Our Legacy

Peter Schmidt, Senior Managing Editor

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On August 13, CHS Principal Dr. Dan Gutchewsky welcomed the senior class back to school by reiterating one of his personal missions at Clayton. “I strongly believe in the power of relationships,” he said.

Just four days earlier and eight miles away, Michael Brown was shot by a police officer in Ferguson in an incident that would ignite the St. Louis community and echo around the world.

In the following week, the sole explicit acknowledgement of this tragedy at CHS came from Dr. Gutchewsky himself. In a third period intercom announcement, he addressed the highly emotional circumstances of the shooting and its consequences while emphasizing the need for community support and empathy.

Thirty seconds later, class continued according to plan.

The tragedy in Ferguson remained almost entirely un-discussed in most classes. History lectures resumed while history was being made mere miles away. In the aftermath of that crisis, when Gutchewsky’s mission to build strong relationships and community was the most crucial, CHS was silent.

The students and teachers of CHS need time to build a community. We are a school that prides itself on academic excellence, and as a result every moment is precious. But this strict use of time has a cost. When every passing minute is single-mindedly dedicated to achieving deadlines and covering various curricular requirements, we lose the opportunity to build the relationships that truly define an education.

Accordingly, we, the CHS Globe staff, believe that the administration should change the high school schedule to include a thirty-minute advisory period every two weeks.

Twice a month, every CHS student would have thirty minutes of unstructured time to discuss with their class anything that occurs beyond the doors of CHS. The most pressing example is the Ferguson crisis. But this community period is not intended to simply be a reaction to tragedy.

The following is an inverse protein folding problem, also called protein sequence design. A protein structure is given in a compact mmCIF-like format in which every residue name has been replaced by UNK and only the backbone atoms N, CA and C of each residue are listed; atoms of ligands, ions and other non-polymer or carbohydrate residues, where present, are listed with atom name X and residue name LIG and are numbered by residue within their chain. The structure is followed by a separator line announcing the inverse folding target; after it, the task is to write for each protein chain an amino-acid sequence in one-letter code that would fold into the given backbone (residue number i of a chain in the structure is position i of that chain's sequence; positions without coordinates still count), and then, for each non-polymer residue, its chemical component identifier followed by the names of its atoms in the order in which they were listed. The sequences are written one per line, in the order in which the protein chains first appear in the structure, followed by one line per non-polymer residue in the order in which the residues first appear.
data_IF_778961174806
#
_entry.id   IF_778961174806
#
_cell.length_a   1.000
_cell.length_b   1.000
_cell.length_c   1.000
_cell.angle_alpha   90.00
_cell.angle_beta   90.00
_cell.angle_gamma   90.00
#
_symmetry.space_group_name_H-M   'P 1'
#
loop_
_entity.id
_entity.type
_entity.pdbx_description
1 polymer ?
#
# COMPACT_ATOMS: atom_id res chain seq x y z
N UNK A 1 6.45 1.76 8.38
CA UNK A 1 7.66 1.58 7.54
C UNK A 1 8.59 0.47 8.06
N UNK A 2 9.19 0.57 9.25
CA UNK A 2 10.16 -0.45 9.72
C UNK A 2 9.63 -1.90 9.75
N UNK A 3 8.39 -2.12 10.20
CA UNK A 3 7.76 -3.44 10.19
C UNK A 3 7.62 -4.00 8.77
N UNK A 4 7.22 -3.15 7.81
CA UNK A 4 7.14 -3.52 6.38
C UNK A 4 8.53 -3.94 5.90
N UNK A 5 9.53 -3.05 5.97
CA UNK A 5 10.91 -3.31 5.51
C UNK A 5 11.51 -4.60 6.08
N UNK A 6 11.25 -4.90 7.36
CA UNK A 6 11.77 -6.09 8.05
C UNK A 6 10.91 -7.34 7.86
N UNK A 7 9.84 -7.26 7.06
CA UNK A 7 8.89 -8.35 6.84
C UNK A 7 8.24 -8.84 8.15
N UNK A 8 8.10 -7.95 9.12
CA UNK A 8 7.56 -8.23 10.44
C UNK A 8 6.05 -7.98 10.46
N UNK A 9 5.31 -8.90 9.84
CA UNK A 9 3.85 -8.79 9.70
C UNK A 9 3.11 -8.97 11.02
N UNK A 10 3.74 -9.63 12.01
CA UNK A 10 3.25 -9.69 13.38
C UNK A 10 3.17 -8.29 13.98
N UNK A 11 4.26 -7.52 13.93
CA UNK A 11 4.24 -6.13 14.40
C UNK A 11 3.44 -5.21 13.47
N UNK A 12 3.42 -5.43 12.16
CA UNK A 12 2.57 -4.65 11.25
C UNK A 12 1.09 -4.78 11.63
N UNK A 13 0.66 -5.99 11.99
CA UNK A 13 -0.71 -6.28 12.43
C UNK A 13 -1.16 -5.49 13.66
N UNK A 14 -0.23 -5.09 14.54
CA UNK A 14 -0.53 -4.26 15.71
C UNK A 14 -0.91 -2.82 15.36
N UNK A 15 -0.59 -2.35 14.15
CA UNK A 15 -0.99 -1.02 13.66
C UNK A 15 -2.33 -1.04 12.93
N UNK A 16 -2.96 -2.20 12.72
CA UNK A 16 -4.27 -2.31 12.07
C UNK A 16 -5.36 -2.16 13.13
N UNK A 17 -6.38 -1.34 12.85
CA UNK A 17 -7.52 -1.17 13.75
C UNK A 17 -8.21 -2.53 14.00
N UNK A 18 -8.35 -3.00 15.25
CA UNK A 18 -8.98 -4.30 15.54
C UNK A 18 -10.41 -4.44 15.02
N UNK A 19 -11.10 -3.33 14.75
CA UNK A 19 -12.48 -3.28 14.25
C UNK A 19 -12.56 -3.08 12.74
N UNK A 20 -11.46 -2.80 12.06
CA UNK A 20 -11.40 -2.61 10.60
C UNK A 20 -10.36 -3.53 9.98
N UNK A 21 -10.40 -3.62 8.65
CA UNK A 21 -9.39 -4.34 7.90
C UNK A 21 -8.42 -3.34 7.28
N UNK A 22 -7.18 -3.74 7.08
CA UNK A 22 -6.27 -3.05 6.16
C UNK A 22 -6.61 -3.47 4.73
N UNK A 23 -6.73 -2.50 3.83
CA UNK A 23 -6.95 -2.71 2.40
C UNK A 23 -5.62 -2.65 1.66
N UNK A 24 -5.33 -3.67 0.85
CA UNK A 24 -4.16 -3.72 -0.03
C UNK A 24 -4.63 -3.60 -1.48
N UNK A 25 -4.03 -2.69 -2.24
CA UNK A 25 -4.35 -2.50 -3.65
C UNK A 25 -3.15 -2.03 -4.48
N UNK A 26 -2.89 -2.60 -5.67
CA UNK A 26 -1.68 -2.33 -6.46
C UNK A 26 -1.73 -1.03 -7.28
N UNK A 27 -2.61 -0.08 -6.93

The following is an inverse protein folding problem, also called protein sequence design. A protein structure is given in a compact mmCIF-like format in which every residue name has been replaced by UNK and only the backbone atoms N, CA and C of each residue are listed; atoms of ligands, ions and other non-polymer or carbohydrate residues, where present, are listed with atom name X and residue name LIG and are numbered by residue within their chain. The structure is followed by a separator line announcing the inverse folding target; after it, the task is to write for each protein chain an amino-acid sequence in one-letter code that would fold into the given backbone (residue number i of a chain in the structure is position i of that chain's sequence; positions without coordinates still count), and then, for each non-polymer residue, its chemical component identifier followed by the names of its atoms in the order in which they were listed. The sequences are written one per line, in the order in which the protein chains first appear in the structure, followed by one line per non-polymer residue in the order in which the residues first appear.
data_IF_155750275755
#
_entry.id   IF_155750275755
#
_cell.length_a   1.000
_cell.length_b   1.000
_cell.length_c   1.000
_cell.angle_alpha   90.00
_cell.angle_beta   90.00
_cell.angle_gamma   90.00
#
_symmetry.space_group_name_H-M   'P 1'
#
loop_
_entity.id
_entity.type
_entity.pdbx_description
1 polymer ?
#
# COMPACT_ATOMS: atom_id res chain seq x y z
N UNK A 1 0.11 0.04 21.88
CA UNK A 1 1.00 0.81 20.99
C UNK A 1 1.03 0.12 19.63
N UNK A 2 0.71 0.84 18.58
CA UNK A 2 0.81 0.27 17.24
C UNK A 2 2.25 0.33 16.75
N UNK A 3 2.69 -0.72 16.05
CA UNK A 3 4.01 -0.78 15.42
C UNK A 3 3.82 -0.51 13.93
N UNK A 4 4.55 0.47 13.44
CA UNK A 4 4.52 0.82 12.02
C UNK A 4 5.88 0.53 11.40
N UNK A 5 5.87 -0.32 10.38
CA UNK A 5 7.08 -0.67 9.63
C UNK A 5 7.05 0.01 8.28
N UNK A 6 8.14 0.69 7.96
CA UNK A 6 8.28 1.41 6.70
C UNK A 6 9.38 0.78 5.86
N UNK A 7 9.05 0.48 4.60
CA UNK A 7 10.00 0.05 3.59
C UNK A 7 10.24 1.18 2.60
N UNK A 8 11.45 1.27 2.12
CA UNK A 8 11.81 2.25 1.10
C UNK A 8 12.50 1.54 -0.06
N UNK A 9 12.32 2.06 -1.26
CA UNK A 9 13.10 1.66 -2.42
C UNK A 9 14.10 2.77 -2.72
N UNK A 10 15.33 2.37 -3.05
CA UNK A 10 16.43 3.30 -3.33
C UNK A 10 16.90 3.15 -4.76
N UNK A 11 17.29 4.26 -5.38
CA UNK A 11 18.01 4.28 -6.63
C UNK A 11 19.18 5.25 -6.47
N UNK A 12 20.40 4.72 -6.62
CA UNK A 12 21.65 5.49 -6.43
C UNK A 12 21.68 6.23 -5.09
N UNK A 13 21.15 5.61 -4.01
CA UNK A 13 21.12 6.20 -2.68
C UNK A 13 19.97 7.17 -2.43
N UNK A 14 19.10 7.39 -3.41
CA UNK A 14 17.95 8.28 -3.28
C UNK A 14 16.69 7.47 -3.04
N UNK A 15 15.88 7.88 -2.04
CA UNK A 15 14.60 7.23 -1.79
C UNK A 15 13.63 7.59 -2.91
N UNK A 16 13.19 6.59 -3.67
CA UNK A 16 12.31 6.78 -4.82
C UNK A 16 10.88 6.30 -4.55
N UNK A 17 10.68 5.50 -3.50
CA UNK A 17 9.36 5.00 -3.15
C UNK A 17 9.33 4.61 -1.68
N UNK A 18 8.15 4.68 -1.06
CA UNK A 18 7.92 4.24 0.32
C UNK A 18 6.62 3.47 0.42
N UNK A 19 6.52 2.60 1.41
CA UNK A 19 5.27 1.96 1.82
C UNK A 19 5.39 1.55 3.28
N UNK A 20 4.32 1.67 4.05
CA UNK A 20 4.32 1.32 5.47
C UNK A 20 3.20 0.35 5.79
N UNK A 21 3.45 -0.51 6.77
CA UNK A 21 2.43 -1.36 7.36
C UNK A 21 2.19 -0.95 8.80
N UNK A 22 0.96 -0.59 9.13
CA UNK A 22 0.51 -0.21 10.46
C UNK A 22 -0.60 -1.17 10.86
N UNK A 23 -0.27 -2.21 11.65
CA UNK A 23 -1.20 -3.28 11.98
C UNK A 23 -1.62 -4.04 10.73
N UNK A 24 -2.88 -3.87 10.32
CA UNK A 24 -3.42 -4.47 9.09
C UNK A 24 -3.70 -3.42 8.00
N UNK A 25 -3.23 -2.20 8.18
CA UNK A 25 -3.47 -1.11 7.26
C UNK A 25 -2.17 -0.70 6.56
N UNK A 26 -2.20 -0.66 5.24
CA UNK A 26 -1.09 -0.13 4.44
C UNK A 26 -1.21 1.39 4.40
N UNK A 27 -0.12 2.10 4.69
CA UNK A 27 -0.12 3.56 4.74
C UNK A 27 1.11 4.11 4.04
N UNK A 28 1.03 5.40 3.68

Ferguson did not prompt the need for a closer CHS community. Rather it emphasized a problem that already needed to be addressed.

When students understand more about the lives and beliefs of their teachers and peers, they perform better in school. It is a simple practice that is used in Kindergarten classrooms and college tutorials. All it takes is a little time.

Of course, with our already packed schedules, the task of allotting thirty minutes every two weeks to extracurricular “team-building” seems absurd. But, over the course of the year, this schedule change would result in a cumulative loss of only one and half periods per class.

One and a half periods. This is the equivalent of a sophomore missing a single lab day in their chemistry class. At the cost of one and a half periods of a class, we can give every CHS student nine whole hours over the school year to simply learn about their classmates and the world.

It is crucial that the teachers are a part of this advisory as well. The change would require no extra work on the part of the teacher. Clayton is defined by its stellar staff, but their prowess as educators is by no means limited to a textbook.

Our teachers have graduated from high school, grown up and found direction. That alone gives them a type of wisdom that we as students lack. For adolescents trying to find our place in the world, this is perhaps the most important lesson of all.

The realizations that our teachers have discovered and the mistakes they have made are just as important to our development as young adults as any differential equation or historical treaty. We are given eight periods a day to learn how to survive school. We need at least one period to learn how to live.

For thirty minutes every two weeks, CHS students and teachers can build a community. We can learn to value the results of our Clayton education as they relate to the outside world. We can grow not just as students, but as people.

I believe that everybody at CHS would agree with Dr. Gutchewsky’s mission. We believe in the power of relationships.

Let’s prove it.